BSN as mandatory for entry into the profession and or holding a RN has been going on for over 40 years and it hasn't taken yet, and is never likely to any time soon. What has mainly happened is diploma schools
have pretty much died out, and Associate programs have beefed themselves up to provide the sort of nurses hospitals want.
IIRC, according to the lastest figures, over 50% of new graduates of United States nursing programs
last year came from two and three year programs, a number that has remained quite stable over the years, though perhaps down from say the 1980's and before when a higher percentage of RNs would have come from diploma or associate programs.
Quite honestly, and not trying to put down any particular group and or school, in order for there to be a mandatory BSN, the United States would need to educate more students coming out of high schools able to handle four year college/university course work, in particular when it comes to nursing, math and science. This so far has eluded the US educational system. When you consider it takes the average four year college student five or more years to graduate (leaving aside financial and personal matters), not everyone wishing to become a nurse has that kind of time.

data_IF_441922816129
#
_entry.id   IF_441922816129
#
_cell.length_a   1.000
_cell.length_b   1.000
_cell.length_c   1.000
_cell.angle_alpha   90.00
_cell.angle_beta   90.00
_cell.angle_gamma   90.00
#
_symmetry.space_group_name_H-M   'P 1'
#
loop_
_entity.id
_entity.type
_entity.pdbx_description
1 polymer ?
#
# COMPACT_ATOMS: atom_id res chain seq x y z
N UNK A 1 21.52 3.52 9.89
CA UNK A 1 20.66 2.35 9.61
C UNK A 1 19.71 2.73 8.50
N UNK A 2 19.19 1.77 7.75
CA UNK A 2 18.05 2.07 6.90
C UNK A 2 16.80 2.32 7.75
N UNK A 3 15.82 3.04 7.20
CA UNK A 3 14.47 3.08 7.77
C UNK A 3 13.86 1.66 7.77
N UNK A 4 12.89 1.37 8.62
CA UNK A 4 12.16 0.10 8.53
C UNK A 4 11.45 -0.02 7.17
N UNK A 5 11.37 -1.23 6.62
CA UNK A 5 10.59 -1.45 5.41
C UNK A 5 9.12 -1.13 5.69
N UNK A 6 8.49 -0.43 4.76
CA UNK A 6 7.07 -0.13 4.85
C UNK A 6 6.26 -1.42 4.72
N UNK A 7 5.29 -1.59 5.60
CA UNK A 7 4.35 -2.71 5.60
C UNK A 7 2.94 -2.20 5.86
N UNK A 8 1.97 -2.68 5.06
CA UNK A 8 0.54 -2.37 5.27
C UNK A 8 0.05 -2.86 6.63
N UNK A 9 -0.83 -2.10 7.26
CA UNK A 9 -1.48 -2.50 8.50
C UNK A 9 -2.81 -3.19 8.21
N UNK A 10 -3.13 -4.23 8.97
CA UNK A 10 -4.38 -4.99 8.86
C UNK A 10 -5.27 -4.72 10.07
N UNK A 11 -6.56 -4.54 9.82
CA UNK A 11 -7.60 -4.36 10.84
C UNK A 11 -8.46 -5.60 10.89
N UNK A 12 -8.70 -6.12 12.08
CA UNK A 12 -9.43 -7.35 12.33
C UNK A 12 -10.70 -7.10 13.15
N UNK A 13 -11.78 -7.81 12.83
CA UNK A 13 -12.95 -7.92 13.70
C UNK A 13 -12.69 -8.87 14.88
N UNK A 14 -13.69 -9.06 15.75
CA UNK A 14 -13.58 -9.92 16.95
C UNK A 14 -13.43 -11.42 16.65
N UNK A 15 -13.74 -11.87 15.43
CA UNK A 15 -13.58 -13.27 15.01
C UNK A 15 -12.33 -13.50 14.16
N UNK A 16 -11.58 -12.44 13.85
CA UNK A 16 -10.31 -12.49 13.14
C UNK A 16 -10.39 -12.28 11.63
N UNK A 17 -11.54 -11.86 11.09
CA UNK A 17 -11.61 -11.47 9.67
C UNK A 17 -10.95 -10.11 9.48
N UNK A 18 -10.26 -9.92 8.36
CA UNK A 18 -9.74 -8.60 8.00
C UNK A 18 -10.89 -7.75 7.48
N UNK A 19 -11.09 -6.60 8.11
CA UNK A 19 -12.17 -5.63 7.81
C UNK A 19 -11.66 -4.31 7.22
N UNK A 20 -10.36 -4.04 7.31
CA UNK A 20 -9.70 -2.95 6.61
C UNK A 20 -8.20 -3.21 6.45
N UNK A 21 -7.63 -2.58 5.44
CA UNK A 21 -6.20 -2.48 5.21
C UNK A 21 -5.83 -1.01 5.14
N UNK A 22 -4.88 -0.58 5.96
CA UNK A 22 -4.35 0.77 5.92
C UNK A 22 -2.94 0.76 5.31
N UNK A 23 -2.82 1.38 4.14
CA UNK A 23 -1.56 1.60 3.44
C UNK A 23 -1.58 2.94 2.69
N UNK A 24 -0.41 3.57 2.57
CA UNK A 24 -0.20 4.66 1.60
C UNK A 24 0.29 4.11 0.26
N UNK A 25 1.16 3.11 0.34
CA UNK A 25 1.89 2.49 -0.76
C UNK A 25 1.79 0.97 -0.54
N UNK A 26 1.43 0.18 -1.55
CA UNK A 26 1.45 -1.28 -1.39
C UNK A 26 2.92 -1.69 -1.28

Hospitals are still the largest employers of nurses in the United States, thus have great power in terms of dictating what sort of nurse comes out of nursing programs. If they all wanted a BSN nurse, schools would have no other choice than to comply because students wouldn't bother with a program where they could not find work after graduation.